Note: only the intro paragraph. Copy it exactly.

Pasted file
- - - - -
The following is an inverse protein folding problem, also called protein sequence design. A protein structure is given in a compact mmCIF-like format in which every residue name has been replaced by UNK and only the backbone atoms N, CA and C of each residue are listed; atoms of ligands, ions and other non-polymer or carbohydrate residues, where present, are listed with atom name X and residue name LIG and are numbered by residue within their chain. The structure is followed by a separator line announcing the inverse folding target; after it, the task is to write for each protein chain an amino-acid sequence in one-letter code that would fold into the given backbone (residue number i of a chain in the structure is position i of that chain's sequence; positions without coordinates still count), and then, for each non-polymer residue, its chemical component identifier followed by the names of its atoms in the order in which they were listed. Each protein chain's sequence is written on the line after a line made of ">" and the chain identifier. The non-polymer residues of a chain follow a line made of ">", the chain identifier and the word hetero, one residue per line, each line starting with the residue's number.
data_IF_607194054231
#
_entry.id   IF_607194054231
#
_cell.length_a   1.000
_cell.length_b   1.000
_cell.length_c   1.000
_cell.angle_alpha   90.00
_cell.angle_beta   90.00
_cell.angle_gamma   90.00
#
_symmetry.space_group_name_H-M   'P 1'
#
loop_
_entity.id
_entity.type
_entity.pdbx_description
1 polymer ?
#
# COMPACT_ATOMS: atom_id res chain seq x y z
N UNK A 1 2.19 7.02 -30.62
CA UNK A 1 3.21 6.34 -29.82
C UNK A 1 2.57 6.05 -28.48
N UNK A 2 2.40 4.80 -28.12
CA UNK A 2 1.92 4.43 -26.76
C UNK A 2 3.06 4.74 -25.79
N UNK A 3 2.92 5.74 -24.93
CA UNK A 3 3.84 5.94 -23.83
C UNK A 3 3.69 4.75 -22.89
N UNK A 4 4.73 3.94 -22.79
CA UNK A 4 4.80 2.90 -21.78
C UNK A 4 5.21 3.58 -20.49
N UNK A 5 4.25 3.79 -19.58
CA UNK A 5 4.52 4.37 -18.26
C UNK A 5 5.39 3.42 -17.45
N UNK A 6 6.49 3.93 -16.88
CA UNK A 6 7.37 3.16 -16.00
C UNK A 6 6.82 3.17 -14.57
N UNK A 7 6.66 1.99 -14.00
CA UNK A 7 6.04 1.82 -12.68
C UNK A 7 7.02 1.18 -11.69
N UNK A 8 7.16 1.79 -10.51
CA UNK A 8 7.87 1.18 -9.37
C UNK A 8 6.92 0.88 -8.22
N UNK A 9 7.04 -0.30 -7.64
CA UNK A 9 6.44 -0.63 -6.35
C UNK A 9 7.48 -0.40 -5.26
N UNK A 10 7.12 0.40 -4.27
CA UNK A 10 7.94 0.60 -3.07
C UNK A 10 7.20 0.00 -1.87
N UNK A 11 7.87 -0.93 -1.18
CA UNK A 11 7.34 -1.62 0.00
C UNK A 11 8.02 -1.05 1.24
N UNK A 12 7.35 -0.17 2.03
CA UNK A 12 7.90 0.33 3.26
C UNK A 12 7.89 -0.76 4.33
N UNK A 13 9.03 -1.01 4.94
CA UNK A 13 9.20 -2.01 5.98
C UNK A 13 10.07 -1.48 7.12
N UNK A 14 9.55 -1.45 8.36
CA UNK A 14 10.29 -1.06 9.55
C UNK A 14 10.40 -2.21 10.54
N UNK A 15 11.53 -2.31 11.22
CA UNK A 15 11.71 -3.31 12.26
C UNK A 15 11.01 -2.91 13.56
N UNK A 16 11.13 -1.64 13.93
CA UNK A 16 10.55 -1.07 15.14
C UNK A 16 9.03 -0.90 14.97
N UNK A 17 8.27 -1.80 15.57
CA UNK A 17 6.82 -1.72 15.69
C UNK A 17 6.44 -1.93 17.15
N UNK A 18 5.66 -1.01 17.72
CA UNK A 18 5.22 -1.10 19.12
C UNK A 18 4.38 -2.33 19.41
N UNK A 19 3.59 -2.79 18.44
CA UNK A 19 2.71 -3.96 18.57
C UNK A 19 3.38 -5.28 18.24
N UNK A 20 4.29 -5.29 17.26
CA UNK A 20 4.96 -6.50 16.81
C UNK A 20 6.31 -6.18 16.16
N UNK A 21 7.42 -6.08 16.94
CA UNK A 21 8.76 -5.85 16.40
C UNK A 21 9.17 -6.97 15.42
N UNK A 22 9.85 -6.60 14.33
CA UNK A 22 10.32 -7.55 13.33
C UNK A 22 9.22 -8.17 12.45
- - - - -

The following is an inverse protein folding problem, also called protein sequence design. A protein structure is given in a compact mmCIF-like format in which every residue name has been replaced by UNK and only the backbone atoms N, CA and C of each residue are listed; atoms of ligands, ions and other non-polymer or carbohydrate residues, where present, are listed with atom name X and residue name LIG and are numbered by residue within their chain. The structure is followed by a separator line announcing the inverse folding target; after it, the task is to write for each protein chain an amino-acid sequence in one-letter code that would fold into the given backbone (residue number i of a chain in the structure is position i of that chain's sequence; positions without coordinates still count), and then, for each non-polymer residue, its chemical component identifier followed by the names of its atoms in the order in which they were listed. Each protein chain's sequence is written on the line after a line made of ">" and the chain identifier. The non-polymer residues of a chain follow a line made of ">", the chain identifier and the word hetero, one residue per line, each line starting with the residue's number.